Integrated Micro Gas Chromatographs with High-Flow Knudsen Pumps
Friday, May 08, 2015|
09:00am - 11:00am
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About the Event
Environmental gas sensing typically requires both sensitivity and specificity; target vapor species must not only be detected and quantified, but also differentiated from interferents. This mission can be accomplished by micro gas chromatographs (μGCs), which allow preconcentration of samples and subsequent separation of complex vapor mixtures into individual constituents by their specific retention times. This thesis focuses on the system-level design, fabrication, and integration of μGCs, with the ultimate goal of fully microfabricated systems that can be easily manufactured and distributed to end-users. This thesis also explores the optimization of a micro gas pump – a critical μGC component, and generally recognized as a challenge for microsystems. Three generations of integrated µGC systems have been designed, fabricated, and evaluated. The iGC1 system demonstrates the feasibility of a low-cost three-mask fabrication approach for a µGC including a Knudsen pump, a preconcentrator, a separation column and a microdischarge-based detector, which are integrated in a 4-cm3 stack. The iGC2 system demonstrates a valveless µGC architecture, in which a bi-directional Knudsen pump provides reversible gas flow for (multi-stage) preconcentrators, which is essential for quantitative analysis. The iGC3 system replaces the microdischarge-based detectors in iGC1 and iGC2 with complementary capacitive detectors, facilitating a purely electronic interface for the fluidics. Additionally, it is compatible with the use of room air as the carrier gas. The quantitative analysis of 19 chemicals with concentration levels of well below 100 ppb is demonstrated, showing the promise of automated, continuous monitoring of indoor air pollutants. The pump used in the iGCx systems is a Knudsen pump that uses thermal transpiration and has no moving parts. This thesis describes pumps that use nanoporous media to provide thermal transpiration and generate gas flow for preconcentration and analysis. It also describes an exploratory effort in which lithographically fabricated channels in silicon substrates provide the thermal transpiration. The Si-micromachined Knudsen pumps demonstrate >200 sccm flow rate. To increase the output pressure head, these pumps are arrayed in series, using both a stacked configuration and a planar one. The results show that the pressure and flow characteristics can be tailored over a wide performance range, extending the possible applications beyond µGC systems.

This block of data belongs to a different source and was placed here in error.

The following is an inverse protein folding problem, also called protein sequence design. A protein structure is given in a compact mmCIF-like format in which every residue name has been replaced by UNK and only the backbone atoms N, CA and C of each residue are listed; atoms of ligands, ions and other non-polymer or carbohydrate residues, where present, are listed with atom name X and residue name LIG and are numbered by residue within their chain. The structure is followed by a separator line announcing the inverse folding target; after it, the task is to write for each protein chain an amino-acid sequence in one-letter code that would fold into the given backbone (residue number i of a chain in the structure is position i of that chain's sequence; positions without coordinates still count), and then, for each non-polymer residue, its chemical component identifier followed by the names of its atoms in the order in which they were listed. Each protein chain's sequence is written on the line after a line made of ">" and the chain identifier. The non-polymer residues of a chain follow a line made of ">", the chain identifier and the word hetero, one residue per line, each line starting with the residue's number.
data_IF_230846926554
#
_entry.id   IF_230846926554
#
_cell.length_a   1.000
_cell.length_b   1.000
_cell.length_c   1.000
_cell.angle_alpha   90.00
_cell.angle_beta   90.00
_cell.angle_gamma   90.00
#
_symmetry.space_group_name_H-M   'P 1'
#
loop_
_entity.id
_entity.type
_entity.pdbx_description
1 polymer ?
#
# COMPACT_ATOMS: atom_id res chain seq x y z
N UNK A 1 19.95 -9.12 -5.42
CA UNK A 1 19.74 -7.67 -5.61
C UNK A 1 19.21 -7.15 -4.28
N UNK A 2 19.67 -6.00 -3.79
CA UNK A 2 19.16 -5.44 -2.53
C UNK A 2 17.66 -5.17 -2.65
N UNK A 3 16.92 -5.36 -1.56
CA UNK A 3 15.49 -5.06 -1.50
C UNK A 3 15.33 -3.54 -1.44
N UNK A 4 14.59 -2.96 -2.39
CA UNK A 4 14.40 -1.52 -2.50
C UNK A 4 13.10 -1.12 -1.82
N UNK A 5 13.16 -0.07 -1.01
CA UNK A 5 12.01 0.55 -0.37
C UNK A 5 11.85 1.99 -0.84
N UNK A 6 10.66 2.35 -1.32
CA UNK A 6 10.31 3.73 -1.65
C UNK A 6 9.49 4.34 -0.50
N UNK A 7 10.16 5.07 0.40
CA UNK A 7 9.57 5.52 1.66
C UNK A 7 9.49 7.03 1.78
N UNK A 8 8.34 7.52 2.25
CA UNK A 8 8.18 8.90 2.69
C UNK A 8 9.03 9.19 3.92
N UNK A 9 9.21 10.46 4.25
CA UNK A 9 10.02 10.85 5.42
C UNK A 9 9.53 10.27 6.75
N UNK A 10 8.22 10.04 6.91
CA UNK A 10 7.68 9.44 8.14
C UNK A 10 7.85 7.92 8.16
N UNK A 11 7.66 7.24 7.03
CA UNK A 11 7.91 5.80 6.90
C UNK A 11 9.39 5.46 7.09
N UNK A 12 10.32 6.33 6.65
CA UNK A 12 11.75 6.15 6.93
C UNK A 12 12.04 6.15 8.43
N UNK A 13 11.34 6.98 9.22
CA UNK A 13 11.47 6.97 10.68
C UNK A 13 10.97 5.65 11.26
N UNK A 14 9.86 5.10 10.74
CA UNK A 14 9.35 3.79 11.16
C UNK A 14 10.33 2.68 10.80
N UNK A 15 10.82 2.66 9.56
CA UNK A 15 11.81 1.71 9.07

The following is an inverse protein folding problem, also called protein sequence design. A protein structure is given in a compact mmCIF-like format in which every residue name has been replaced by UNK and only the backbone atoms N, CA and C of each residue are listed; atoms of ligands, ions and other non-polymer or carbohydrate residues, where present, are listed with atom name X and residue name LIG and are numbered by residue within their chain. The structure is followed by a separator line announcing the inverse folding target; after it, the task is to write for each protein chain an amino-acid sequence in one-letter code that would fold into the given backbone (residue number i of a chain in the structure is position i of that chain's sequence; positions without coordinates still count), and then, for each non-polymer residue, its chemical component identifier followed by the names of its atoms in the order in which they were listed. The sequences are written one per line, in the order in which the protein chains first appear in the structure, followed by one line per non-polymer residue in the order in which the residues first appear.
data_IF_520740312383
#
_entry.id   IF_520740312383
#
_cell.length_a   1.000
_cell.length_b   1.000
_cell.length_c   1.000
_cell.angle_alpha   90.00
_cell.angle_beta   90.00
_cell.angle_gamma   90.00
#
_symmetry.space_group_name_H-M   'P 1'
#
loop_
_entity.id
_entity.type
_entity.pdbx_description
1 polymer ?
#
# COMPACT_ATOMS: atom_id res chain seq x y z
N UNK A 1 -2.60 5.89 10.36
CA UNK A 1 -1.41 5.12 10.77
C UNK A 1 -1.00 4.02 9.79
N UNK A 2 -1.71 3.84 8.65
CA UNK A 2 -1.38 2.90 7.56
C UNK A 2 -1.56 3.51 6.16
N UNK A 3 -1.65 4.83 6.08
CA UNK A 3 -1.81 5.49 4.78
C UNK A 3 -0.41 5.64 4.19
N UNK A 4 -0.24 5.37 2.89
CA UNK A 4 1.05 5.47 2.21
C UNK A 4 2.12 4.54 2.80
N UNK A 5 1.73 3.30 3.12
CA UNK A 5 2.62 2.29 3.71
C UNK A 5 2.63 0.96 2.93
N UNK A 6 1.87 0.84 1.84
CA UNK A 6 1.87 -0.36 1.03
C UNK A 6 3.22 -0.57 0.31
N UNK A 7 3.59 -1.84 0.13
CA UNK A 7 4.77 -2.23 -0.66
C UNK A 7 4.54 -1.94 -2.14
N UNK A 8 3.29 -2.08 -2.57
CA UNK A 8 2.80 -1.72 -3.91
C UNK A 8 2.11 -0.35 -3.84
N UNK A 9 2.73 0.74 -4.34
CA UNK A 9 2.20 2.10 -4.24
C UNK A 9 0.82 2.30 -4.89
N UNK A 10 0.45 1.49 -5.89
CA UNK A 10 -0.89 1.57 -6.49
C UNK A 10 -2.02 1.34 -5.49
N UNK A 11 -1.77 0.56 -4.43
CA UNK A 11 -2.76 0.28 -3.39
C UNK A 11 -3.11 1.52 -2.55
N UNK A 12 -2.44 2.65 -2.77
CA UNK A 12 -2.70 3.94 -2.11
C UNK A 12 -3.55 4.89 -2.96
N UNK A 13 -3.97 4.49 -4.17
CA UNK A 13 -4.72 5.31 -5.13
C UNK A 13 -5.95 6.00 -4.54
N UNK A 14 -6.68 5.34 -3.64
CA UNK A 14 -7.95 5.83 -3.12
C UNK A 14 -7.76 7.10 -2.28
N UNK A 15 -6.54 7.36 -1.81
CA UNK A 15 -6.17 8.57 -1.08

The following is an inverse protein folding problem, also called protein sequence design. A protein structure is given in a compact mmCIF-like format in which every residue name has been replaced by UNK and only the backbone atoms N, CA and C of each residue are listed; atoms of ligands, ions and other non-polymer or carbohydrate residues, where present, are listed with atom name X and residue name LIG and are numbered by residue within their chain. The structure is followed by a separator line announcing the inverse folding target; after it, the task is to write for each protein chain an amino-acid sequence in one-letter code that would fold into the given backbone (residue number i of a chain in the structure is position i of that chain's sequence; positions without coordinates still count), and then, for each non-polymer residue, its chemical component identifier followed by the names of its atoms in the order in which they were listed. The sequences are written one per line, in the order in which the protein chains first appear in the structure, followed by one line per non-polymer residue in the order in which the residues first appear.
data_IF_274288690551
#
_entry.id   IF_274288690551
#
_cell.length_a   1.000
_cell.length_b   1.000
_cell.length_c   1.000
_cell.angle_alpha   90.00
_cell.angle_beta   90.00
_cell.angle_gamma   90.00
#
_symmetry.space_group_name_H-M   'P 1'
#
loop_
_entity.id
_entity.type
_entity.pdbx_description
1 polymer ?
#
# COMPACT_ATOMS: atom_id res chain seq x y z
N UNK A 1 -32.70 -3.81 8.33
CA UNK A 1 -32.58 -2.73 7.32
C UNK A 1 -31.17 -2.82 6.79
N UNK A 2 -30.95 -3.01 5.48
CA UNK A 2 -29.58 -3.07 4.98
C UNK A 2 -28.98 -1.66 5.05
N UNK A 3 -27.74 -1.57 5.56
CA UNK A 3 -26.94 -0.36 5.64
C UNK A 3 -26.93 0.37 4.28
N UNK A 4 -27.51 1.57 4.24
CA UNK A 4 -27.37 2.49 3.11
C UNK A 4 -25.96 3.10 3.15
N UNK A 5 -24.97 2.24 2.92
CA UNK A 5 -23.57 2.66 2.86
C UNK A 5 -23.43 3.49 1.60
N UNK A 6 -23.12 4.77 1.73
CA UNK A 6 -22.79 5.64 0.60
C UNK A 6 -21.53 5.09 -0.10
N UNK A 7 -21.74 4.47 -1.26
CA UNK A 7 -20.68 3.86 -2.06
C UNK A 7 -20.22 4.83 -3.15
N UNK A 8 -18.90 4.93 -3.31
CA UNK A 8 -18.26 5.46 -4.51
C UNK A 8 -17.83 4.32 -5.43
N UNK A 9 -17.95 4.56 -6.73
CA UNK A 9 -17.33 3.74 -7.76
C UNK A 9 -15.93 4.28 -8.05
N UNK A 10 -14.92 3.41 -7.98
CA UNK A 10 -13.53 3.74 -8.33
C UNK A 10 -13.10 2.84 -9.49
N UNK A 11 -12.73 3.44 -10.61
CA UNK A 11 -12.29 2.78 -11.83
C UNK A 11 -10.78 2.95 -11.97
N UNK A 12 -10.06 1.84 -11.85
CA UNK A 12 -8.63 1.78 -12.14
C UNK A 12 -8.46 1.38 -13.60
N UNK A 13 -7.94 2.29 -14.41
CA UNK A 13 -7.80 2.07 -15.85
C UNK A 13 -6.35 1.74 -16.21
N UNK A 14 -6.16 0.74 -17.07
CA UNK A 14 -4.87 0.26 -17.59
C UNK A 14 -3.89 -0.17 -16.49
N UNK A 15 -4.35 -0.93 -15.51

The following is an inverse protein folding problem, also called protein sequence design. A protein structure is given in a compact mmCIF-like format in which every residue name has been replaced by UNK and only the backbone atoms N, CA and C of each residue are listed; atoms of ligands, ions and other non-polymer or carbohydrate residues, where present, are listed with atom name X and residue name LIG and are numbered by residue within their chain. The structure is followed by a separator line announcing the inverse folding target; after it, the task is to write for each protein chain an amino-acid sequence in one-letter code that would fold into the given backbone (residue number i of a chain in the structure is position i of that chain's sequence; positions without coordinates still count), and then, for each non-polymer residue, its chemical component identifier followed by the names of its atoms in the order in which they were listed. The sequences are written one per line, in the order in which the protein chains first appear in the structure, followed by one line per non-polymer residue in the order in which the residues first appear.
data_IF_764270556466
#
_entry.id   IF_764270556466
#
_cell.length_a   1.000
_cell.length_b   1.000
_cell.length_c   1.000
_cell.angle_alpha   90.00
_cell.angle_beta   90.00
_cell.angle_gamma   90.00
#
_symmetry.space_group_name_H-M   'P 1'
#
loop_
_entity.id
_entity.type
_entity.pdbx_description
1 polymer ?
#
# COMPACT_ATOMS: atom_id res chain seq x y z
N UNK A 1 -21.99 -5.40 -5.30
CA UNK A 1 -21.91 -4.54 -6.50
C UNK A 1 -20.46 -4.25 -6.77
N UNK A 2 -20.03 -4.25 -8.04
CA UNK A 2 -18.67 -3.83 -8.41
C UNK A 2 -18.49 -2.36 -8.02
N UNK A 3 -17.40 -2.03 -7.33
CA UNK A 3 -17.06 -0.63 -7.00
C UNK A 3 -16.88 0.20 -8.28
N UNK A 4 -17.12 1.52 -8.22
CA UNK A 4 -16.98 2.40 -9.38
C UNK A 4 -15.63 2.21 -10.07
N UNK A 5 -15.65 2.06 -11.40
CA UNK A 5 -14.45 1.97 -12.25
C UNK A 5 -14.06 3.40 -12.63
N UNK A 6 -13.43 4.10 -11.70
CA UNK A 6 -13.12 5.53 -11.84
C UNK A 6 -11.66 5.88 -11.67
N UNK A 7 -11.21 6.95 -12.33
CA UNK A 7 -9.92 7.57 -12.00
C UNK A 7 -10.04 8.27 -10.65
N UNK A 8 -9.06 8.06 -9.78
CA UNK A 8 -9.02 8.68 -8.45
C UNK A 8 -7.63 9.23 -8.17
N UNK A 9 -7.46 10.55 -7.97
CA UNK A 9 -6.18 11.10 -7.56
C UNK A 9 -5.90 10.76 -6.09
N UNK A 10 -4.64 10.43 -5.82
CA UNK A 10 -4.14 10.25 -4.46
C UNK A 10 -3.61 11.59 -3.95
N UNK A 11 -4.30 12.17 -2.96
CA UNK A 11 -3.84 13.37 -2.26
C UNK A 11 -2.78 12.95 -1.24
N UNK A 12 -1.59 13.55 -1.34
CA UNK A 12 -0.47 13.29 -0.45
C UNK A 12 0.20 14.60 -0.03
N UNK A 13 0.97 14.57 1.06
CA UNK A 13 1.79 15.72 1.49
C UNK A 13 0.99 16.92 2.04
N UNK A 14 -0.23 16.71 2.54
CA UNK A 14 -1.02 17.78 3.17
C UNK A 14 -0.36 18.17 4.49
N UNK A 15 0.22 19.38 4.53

Faculty Sponsor: Yogesh Gianchandani
Open to: Public